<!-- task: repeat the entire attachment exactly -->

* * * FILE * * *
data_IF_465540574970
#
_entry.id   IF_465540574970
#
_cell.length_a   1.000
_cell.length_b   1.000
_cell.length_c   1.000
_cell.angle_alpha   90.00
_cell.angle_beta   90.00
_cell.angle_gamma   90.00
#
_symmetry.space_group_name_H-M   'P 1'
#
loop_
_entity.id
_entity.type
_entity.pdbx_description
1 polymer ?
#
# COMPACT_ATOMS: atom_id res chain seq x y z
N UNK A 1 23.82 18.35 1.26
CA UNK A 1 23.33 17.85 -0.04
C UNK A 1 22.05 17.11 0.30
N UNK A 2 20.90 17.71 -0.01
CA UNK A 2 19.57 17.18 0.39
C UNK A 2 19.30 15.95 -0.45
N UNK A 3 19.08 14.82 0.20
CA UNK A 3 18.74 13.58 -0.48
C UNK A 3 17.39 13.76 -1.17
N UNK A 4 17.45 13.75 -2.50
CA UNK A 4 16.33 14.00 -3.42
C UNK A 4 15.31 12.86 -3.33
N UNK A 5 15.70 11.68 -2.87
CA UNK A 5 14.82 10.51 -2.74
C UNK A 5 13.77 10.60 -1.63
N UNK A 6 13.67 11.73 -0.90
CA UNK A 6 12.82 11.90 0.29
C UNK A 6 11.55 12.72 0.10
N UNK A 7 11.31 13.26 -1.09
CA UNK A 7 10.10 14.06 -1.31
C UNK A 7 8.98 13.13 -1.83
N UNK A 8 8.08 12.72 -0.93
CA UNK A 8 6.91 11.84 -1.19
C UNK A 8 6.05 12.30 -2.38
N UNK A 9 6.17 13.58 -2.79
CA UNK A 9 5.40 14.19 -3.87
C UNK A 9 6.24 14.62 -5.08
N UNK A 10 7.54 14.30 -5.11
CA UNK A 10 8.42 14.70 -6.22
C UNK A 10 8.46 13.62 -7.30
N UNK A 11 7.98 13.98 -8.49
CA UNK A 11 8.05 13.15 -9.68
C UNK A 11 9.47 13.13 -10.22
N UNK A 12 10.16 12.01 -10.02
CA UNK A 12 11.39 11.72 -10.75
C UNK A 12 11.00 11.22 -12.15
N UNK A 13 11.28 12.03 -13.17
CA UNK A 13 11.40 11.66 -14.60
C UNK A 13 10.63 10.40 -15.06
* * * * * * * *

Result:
data_IF_465540574970
#
_entry.id   IF_465540574970
#
_cell.length_a   1.000
_cell.length_b   1.000
_cell.length_c   1.000
_cell.angle_alpha   90.00
_cell.angle_beta   90.00
_cell.angle_gamma   90.00
#
_symmetry.space_group_name_H-M   'P 1'
#
loop_
_entity.id
_entity.type
_entity.pdbx_description
1 polymer ?
#
# COMPACT_ATOMS: atom_id res chain seq x y z
N UNK A 1 23.82 18.35 1.26
CA UNK A 1 23.33 17.85 -0.04
C UNK A 1 22.05 17.11 0.30
N UNK A 2 20.90 17.71 -0.01
CA UNK A 2 19.57 17.18 0.39
C UNK A 2 19.30 15.95 -0.45
N UNK A 3 19.08 14.82 0.20
CA UNK A 3 18.74 13.58 -0.48
C UNK A 3 17.39 13.76 -1.17
N UNK A 4 17.45 13.75 -2.50
CA UNK A 4 16.33 14.00 -3.42
C UNK A 4 15.31 12.86 -3.33
N UNK A 5 15.70 11.68 -2.87
CA UNK A 5 14.82 10.51 -2.74
C UNK A 5 13.77 10.60 -1.63
N UNK A 6 13.67 11.73 -0.90
CA UNK A 6 12.82 11.90 0.29
C UNK A 6 11.55 12.72 0.10
N UNK A 7 11.31 13.26 -1.09
CA UNK A 7 10.10 14.06 -1.31
C UNK A 7 8.98 13.13 -1.83
N UNK A 8 8.08 12.72 -0.93
CA UNK A 8 6.91 11.84 -1.19
C UNK A 8 6.05 12.30 -2.38
N UNK A 9 6.17 13.58 -2.79
CA UNK A 9 5.40 14.19 -3.87
C UNK A 9 6.24 14.62 -5.08
N UNK A 10 7.54 14.30 -5.11
CA UNK A 10 8.42 14.70 -6.22
C UNK A 10 8.46 13.62 -7.30
N UNK A 11 7.98 13.98 -8.49
CA UNK A 11 8.05 13.15 -9.68
C UNK A 11 9.47 13.13 -10.22
N UNK A 12 10.16 12.01 -10.02
CA UNK A 12 11.39 11.72 -10.75
C UNK A 12 11.00 11.22 -12.15
N UNK A 13 11.28 12.03 -13.17
CA UNK A 13 11.40 11.66 -14.60
C UNK A 13 10.63 10.40 -15.06